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This species is tolerant of exurban development and agricultural development as long as food is available and the converted landscape includes adequate open space and perch sites for hunting and tall trees or other structures for nesting. Some individuals successfully breed in large, urban environments. Tickets can be purchased upon entry to Niabi Zoo at the time you purchase your admission (recommended) at the main entrance, inside the Wild Things Gift Shop and/or at the Biodiversity Gift Shop. Tickets for this experience may be purchased upon entry to Niabi Zoo at the time you purchase your admission (recommended) at the main entrance, inside the Wild Things Gift Shop and/or at the Biodiversity Gift Shop.
Clutch size is typically 2-3, and incubation lasts about 28 days.
Young leave the nest 42-46 days after hatching, but may remain associated with parents up to six months longer.
Strollers are available at the Wild Things Gift Shop.
A photo ID is required to be held by staff while stroller or wheelchair is in use.
The species is primarily a sit-and-wait predator and generally requires elevated perch sites for hunting. ) have expanded our understanding of how this species adapts to a wide array of habitats across its range.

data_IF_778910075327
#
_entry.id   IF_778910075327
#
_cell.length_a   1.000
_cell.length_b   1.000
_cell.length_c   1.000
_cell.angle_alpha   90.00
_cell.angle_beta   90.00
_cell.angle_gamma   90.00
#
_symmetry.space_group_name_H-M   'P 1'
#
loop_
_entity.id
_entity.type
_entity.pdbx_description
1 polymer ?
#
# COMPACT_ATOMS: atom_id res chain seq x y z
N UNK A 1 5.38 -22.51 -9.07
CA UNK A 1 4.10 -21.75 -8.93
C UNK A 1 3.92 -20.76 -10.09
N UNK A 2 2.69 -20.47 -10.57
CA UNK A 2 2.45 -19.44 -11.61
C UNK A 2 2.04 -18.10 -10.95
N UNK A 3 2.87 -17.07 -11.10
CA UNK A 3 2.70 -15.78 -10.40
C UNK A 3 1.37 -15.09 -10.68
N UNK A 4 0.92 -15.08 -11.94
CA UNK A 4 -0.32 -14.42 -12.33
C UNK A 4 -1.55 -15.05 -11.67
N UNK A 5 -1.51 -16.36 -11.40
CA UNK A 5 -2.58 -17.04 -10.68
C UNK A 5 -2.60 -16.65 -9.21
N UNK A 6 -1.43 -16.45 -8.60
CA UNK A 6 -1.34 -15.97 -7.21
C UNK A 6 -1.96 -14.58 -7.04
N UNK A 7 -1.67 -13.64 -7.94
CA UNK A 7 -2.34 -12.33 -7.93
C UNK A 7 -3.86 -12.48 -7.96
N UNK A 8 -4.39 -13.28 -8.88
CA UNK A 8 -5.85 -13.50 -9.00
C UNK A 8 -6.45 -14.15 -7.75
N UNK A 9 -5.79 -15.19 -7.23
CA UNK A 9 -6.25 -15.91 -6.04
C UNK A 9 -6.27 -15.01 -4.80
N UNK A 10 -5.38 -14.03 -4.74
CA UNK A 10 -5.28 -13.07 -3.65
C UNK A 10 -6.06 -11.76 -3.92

Where it inhabits closed-canopy tropical forests, however, the Red-tail dives on prey from the air far above the canopy. Temporal and spatial stability of Red-tailed Hawk territories in the Luquillo Experimental Forest, Puerto Rico. Life history and ecology in the tropics outside of Puerto Rico remains poorly documented, however.
The species' diet includes a wide variety of small to medium-sized mammals, birds, reptiles, amphibians, arthropods, and fresh carrion. The global population of 2,000,000 or more is considered stable or slightly increasing, although numbers may be declining slightly in the mixed-woodland plains of far eastern Canada.
Populations increased through much of North America during the mid-to-late 20th century, apparently in response to the widespread establishment of open, wooded parkland in place of grassland or dense forest.
Most information on life history and ecology for this species comes from studies in interior North America of breeding populations (e.g., Boal, C.